Often those with a kapha constitution who drink six to eight glasses of water per day test as overhydrated. Because I eat primarily fruit and vegetables, if I, as a kapha-vata, drink more than four glasses of water per day I test as overhydrated. Excess fluid may precipitate a kapha imbalance, especially if it is a time of day when the kapha forces are strongest, such as 6 AM to 10 AM and 6 PM to 10 PM.
Cousens Md, Gabriel (2009-03-03). Conscious Eating: Second Edition (Kindle Locations 1802-1805). Random House Inc Clients. Kindle Edition.
For now, based on that, I’ve decided to scale back on the water for a couple days at least.  I had been using the formula describing on my nutritional ideas and offerings page of dividing my weight by two and drinking that number in ounces.

A 28 Day “Gentle Cleanse” with Coach Erin Weesner, Part 1

June 13, 2014

I have begun my latest effort to improve my health in fresh spirits, a 28 day cleanse, with a coach, Erin Weesner.  My long-term goals are to reduce my waist size by 4”, to 34”, to reduce the percentage of body fat (which in a recent Bod Pod test measured at just under 21% —  21% is generally considered to be in the unhealthy zone), hopefully through reducing my weight while building my muscle mass.  Toward that end, I am currently lifting weights for one hour per week, and the the next few weeks will have a little more time, so intend to increase that to 1½ to 2 hours/week.

My quest to bring my health up another notch begin about seven or eight years ago (I’ve lost track). During that timespan,  I’ve tried and temporarily succeeded in losing weight, but have not escaped the outcome of the 65-95% (depending on the fact source) of dieters who regain what they have lost.  I have (at least) a two-fold purpose for this pursuit: first, my life as a performing musician demands the most rigorous focus, in my estimation, that of an Olympic athlete.  Surely such a result requires careful attention to diet and other lifestyle choices. Second, my fascination with nutrition in combination with a decade of financial instability  regarding my employment has spurred my studies to the point where I recently became certified as a holistic health counselor through the Institute for Integrative Nutrition.  I believe it to be paramount that I succeed at applying the large amount of knowledge I’ve acquired, of converting knowledge into wisdom in order to achieve the confidence borne of personal experience.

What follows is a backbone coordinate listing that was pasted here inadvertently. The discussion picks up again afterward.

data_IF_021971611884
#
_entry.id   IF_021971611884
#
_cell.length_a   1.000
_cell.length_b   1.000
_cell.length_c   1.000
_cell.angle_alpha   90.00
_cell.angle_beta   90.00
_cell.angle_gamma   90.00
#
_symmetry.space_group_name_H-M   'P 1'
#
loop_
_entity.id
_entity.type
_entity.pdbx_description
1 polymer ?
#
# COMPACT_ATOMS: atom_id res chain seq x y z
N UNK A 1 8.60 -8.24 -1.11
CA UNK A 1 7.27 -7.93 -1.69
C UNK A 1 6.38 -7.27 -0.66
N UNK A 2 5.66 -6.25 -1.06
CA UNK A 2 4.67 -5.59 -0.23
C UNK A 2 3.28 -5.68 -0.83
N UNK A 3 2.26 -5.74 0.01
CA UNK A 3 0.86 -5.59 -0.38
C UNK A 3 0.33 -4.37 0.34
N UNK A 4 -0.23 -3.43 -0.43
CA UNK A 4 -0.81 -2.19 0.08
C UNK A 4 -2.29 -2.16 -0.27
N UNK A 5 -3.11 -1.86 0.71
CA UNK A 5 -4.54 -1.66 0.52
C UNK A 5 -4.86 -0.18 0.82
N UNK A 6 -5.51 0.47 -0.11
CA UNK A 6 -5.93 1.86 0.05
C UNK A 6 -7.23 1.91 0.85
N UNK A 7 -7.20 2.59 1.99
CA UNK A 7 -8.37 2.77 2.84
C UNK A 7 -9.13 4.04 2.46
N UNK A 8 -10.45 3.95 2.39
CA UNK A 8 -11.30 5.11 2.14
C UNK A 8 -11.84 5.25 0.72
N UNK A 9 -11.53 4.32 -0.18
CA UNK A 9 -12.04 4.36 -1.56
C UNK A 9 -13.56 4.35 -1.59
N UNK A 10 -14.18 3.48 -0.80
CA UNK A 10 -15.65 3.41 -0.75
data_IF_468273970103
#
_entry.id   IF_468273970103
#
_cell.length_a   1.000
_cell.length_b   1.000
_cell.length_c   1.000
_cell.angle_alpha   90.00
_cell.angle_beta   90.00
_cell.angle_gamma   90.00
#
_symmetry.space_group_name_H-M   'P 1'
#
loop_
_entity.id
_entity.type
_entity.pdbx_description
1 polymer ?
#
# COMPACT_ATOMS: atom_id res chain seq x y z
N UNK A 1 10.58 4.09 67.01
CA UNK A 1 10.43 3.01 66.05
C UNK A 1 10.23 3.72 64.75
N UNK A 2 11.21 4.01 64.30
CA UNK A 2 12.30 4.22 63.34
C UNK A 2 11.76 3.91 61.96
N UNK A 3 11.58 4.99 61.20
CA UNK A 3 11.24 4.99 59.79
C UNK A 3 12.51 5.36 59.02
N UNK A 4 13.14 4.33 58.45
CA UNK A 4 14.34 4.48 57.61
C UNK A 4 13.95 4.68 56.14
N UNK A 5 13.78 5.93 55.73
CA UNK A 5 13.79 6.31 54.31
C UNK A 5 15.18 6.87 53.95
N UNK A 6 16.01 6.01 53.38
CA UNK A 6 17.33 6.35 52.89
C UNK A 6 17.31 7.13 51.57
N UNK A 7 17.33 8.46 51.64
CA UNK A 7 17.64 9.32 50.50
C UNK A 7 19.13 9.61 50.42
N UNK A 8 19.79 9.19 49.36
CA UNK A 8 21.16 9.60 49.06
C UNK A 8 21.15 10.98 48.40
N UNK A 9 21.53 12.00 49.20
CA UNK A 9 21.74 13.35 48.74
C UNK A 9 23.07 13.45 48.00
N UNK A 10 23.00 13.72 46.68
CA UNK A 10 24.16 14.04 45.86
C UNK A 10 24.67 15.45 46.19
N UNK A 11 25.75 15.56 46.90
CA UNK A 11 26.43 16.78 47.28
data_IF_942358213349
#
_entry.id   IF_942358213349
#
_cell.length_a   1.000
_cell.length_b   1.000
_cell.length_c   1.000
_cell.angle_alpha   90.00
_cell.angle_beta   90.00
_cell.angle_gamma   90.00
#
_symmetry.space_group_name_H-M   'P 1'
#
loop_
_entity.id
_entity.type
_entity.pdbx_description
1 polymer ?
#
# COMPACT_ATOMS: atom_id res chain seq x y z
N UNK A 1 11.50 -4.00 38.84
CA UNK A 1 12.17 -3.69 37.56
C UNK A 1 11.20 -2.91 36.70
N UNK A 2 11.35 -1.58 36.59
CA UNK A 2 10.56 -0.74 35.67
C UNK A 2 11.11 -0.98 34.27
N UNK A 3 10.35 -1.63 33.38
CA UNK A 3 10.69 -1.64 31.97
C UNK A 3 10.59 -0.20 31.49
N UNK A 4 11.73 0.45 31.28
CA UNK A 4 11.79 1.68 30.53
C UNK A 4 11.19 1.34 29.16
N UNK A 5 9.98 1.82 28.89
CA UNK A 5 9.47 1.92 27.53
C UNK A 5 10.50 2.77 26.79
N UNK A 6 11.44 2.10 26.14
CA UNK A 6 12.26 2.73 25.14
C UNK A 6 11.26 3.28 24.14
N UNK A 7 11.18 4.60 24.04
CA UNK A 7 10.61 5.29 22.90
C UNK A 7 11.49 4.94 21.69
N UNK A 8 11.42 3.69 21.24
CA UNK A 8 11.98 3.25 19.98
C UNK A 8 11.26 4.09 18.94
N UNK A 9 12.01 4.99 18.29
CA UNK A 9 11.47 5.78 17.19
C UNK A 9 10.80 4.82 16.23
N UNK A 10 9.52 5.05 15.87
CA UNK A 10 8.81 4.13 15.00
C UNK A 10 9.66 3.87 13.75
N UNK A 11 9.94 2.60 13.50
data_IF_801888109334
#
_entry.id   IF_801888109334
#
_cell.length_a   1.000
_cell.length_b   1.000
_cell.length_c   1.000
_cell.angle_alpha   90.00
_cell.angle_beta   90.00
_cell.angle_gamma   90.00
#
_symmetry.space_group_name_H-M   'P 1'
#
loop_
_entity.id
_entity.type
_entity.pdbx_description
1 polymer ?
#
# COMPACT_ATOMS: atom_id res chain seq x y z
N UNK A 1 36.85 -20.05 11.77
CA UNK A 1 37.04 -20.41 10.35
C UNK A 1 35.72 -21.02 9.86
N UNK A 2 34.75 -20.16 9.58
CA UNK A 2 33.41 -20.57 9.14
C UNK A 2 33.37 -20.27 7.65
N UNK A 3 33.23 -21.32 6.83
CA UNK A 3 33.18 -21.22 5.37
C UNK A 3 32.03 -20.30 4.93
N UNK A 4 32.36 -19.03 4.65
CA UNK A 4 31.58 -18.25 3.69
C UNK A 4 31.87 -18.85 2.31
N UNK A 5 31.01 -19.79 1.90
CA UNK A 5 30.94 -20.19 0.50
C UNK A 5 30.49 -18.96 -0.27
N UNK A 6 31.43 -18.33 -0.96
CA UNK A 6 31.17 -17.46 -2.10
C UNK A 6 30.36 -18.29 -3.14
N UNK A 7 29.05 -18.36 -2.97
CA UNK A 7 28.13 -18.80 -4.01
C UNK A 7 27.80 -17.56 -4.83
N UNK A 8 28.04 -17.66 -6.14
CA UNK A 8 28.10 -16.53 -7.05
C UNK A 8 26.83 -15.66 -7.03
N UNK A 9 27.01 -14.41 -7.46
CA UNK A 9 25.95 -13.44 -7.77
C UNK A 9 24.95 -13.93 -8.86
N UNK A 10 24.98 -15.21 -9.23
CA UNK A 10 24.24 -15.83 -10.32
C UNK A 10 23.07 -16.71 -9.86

For the large majority of that time, my endeavor has  been a solitary one. I’ve tried multiple approaches and seem to have been “spinning my wheels.”  Of late, I’ve come to desire the opportunity to work with a coach, someone to bounce around ideas as an aid toward bringing my goals to fruition, and to be accountable to.  I have also decided to publish this on my blog as a further incentive to achieve a positive outcome!